Wednesday, November 29, 2006

The tale of five friends

Writer's note: This is an example of not writing what you woke up thinking about because you didn't really want to write about it even though you really did.

Pat's tagline for his blog, Urban Saddle, is "An experiment in writing." I like that, because blogging sure is a different medium. I give you, then, the tale of five friends, which is truly an experiment in writing.


Don't walk in front of me

I may not follow
Don't walk behind
I may not lead
Walk beside me
And just be my friend.

(Albert Camus)

So...this morning and this evening I'll be seeing two women. I thought our friendships were irreparable, dead, and yet these two women are dearer to me than they were in the first blush of friendship--they are women that I celebrate and that celebrate me. I'm having dinner with Kelly (yes, there are a lot of Kellys) and I'm seeing Sally before work (yes, there are a lot of Sallys, too.)

Writer's note: Sally is a specific alias (all the Sallys have the same root name), Kelly is an alias that applies to most friends with the letter K at the beginning. Assume that most names in my blog are aliases.

Kelly is a woman I met when I was exploring being Catholic. I was a true blue Catholic, confession and Eucharist for about one year. I attended daily mass for about three years, while I was in Virginia, started the RCIA (adult class to become a Catholic) class there, and returned to Pittsburgh, where my Presbyterian church had a new minister. For the year I was in grad school, I floundered. I basically got to church at the tail end of the sermon every week. I was thankfully back with the women at my Tuesday morning Bible Study, women that have sustained me on and off since my sophomore year of college. So I was getting fed on Tuesday but not so much on Sunday. This post is clearly becoming about my spiritual walk, not about my four friends and I, so let's get back on track.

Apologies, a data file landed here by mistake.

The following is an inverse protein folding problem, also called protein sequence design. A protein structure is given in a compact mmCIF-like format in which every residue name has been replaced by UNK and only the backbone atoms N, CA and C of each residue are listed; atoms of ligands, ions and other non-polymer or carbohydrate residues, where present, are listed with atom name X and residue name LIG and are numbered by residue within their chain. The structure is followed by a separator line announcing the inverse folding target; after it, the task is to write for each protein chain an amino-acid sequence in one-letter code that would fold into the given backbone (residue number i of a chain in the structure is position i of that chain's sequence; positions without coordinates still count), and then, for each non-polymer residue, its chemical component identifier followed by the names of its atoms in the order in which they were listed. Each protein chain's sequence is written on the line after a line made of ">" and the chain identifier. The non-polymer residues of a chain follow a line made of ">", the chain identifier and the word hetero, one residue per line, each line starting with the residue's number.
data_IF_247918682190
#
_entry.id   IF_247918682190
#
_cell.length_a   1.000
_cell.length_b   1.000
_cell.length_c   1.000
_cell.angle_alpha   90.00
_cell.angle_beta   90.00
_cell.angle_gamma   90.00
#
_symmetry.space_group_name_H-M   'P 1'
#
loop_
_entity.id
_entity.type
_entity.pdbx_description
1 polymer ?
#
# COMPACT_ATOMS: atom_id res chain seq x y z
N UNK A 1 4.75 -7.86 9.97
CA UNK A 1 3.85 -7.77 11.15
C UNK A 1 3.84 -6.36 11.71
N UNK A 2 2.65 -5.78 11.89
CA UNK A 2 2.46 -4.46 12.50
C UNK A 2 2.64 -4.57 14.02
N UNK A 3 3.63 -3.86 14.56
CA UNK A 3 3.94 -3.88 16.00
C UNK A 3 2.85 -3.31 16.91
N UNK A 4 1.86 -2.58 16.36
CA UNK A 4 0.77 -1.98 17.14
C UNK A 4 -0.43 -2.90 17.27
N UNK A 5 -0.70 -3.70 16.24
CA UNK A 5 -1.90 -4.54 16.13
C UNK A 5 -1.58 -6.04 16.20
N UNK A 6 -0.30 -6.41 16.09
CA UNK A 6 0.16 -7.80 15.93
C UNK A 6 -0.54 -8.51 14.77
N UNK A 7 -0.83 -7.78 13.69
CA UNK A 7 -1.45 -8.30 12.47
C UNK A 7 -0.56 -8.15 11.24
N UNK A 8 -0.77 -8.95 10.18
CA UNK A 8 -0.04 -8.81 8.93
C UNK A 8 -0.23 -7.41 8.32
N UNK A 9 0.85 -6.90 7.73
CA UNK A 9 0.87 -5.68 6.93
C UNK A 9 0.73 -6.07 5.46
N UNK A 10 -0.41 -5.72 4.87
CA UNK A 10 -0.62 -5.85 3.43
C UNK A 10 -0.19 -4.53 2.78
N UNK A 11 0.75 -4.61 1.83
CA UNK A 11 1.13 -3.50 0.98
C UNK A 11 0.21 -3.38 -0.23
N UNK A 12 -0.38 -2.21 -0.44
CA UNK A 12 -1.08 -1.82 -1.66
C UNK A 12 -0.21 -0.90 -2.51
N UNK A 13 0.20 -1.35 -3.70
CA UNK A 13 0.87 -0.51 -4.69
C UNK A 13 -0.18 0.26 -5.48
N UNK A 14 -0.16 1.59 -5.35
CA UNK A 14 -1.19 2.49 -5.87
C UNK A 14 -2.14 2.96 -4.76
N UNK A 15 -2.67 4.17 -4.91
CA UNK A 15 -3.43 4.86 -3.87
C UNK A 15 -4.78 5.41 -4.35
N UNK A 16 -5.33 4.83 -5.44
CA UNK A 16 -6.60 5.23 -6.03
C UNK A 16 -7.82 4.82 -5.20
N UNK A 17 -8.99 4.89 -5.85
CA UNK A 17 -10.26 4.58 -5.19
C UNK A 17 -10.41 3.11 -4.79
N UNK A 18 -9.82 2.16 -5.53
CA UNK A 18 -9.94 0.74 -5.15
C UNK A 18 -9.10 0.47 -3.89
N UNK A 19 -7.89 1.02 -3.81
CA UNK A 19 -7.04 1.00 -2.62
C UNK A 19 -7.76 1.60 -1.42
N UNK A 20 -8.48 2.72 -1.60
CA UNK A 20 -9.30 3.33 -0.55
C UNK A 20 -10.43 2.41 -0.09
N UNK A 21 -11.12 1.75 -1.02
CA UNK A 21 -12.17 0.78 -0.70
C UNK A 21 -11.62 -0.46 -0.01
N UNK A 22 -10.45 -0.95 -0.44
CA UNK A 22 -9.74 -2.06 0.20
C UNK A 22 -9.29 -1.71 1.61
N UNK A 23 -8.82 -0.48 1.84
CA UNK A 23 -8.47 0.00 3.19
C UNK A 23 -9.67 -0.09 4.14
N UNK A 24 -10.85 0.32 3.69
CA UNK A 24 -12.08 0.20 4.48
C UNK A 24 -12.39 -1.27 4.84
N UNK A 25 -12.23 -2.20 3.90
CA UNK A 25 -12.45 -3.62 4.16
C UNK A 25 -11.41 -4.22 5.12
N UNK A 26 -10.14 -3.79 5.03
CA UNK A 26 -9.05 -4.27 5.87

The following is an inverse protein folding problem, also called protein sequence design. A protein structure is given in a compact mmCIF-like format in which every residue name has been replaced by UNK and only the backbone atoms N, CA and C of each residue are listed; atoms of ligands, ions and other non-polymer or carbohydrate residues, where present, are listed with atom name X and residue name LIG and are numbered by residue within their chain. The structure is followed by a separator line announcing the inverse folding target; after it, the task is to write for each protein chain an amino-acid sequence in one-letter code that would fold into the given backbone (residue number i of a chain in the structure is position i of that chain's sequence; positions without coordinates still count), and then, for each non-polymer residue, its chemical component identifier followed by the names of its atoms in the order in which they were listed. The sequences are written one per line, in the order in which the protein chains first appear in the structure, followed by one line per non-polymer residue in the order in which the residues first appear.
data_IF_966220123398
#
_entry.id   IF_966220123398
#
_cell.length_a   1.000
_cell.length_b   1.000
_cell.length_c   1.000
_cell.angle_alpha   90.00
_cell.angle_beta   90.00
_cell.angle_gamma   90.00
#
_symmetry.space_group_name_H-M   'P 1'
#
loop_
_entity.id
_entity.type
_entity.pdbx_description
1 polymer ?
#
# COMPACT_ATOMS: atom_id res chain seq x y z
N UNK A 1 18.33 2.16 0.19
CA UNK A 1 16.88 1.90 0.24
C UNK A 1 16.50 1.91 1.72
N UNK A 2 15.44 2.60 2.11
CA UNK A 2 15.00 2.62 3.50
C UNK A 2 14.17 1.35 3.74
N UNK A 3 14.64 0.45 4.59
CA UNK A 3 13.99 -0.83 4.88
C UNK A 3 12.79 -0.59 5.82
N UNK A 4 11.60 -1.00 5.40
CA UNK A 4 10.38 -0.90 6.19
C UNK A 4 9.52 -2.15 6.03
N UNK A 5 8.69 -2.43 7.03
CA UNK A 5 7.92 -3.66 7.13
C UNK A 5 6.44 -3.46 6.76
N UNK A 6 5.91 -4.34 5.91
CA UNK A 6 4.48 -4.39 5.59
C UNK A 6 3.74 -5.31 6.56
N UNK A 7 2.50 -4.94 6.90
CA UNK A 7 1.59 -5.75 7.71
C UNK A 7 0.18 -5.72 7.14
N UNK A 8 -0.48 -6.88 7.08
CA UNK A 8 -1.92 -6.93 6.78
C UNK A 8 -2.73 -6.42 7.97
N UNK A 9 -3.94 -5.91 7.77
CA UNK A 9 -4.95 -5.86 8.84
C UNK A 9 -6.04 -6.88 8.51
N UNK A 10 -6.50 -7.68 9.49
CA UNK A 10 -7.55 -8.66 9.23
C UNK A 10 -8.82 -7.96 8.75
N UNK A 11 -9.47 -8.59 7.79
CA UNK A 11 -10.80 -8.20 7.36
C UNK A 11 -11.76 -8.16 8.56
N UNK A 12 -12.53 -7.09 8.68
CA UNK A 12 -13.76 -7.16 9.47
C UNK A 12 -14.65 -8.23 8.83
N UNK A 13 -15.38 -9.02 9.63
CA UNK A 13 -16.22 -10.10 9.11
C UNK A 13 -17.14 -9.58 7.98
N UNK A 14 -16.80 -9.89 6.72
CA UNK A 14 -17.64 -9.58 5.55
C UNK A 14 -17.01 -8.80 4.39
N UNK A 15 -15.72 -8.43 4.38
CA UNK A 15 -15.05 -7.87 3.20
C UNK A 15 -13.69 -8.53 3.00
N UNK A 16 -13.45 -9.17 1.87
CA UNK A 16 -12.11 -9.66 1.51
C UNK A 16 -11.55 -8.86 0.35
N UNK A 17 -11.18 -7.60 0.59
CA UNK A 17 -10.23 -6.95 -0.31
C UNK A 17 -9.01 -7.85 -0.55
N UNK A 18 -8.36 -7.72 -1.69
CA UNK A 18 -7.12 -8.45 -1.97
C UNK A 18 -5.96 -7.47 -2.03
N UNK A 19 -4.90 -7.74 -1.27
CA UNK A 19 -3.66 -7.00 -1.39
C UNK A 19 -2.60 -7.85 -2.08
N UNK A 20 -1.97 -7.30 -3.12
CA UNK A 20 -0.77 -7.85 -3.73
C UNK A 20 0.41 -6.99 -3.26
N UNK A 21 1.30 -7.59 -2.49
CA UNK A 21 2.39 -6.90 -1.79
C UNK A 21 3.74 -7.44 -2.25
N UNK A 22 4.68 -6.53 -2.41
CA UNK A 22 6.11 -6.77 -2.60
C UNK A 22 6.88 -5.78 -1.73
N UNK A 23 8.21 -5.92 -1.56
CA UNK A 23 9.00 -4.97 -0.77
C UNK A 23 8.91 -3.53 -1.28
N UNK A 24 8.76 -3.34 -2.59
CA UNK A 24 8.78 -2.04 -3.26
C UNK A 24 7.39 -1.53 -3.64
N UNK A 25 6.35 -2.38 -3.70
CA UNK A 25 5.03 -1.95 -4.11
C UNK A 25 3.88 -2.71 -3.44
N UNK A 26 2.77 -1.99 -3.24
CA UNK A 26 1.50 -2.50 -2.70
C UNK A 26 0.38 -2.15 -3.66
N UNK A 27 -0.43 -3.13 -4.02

Kelly and I followed similar paths: she was raised Catholic, "became" Protestant during college, through Campus Crusade for Christ. After college, she attempted to raise support so that she could go into ministry with CCC and her Catholic friends and family would not support her. They encouraged her to reexamine her Catholic roots, which she did, and she is now a stronger Christian and Catholic as a result. I had a similar, but opposite path: I was raised Protestant and when I went to Virginia to learn how to be a functioning bipolar as opposed to a non-functioning one, I started attending daily Mass at the local Catholic church. I still went to church at the local Baptist church most Sundays, and attended a fellowship for young adults at a nearby Episcopal church (actually, The Falls Church, which is what named the town in which my parents reside.)

When I returned to Pittsburgh, I met a young man in my evening Bible Study who was Catholic and a student at CMU. At the time, there was Sunday evening mass at CMU and since (see above) I was not getting fed Sunday mornings, I decided to attend Mass again. I did not take communion, as I was still Protestant, but I started thinking--if this is where I'm spiritually fed, I should be able to take communion. So, the short story is that I contacted the Newman Center, worked with a nun to prepare for becoming a Catholic on Easter. Which I did. So I broke ties (not completely) with my Protestant church and moved forward, now, as a Catholic. At the time, my therapist was trying to get me to date someone, anyone. So when another client of hers told her how he had met his future wife through Catholic Alumni Club, she recommended it to me. Which is how I met Kelly.